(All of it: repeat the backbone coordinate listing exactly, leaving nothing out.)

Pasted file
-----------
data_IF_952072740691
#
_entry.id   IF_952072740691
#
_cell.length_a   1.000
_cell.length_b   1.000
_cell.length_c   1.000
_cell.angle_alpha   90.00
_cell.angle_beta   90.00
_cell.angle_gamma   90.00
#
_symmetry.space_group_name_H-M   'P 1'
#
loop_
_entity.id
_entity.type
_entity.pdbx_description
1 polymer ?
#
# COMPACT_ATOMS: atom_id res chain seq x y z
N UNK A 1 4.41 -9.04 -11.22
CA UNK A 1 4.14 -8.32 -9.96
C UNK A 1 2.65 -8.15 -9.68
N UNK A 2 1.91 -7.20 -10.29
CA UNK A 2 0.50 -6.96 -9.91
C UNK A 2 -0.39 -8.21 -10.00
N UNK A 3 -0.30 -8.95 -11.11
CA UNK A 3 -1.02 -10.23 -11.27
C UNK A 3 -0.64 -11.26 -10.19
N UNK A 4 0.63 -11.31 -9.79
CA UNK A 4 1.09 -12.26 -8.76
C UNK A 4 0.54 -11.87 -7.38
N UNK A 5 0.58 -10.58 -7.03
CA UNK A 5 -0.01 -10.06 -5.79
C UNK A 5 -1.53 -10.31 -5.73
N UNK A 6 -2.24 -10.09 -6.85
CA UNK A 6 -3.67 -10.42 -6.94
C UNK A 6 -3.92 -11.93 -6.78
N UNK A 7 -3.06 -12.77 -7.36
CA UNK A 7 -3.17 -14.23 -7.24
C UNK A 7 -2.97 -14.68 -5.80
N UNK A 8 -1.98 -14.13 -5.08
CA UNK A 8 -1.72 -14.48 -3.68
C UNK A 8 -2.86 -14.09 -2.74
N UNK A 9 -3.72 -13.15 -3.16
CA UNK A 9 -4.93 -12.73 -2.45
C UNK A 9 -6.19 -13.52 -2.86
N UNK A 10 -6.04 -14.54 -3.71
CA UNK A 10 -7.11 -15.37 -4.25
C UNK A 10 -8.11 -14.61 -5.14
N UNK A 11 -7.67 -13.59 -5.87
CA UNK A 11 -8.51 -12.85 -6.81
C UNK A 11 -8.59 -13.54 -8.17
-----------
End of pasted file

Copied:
data_IF_952072740691
#
_entry.id   IF_952072740691
#
_cell.length_a   1.000
_cell.length_b   1.000
_cell.length_c   1.000
_cell.angle_alpha   90.00
_cell.angle_beta   90.00
_cell.angle_gamma   90.00
#
_symmetry.space_group_name_H-M   'P 1'
#
loop_
_entity.id
_entity.type
_entity.pdbx_description
1 polymer ?
#
# COMPACT_ATOMS: atom_id res chain seq x y z
N UNK A 1 4.41 -9.04 -11.22
CA UNK A 1 4.14 -8.32 -9.96
C UNK A 1 2.65 -8.15 -9.68
N UNK A 2 1.91 -7.20 -10.29
CA UNK A 2 0.50 -6.96 -9.91
C UNK A 2 -0.39 -8.21 -10.00
N UNK A 3 -0.30 -8.95 -11.11
CA UNK A 3 -1.02 -10.23 -11.27
C UNK A 3 -0.64 -11.26 -10.19
N UNK A 4 0.63 -11.31 -9.79
CA UNK A 4 1.09 -12.26 -8.76
C UNK A 4 0.54 -11.87 -7.38
N UNK A 5 0.58 -10.58 -7.03
CA UNK A 5 -0.01 -10.06 -5.79
C UNK A 5 -1.53 -10.31 -5.73
N UNK A 6 -2.24 -10.09 -6.85
CA UNK A 6 -3.67 -10.42 -6.94
C UNK A 6 -3.92 -11.93 -6.78
N UNK A 7 -3.06 -12.77 -7.36
CA UNK A 7 -3.17 -14.23 -7.24
C UNK A 7 -2.97 -14.68 -5.80
N UNK A 8 -1.98 -14.13 -5.08
CA UNK A 8 -1.72 -14.48 -3.68
C UNK A 8 -2.86 -14.09 -2.74
N UNK A 9 -3.72 -13.15 -3.16
CA UNK A 9 -4.93 -12.73 -2.45
C UNK A 9 -6.19 -13.52 -2.86
N UNK A 10 -6.04 -14.54 -3.71
CA UNK A 10 -7.11 -15.37 -4.25
C UNK A 10 -8.11 -14.61 -5.14
N UNK A 11 -7.67 -13.59 -5.87
CA UNK A 11 -8.51 -12.85 -6.81
C UNK A 11 -8.59 -13.54 -8.17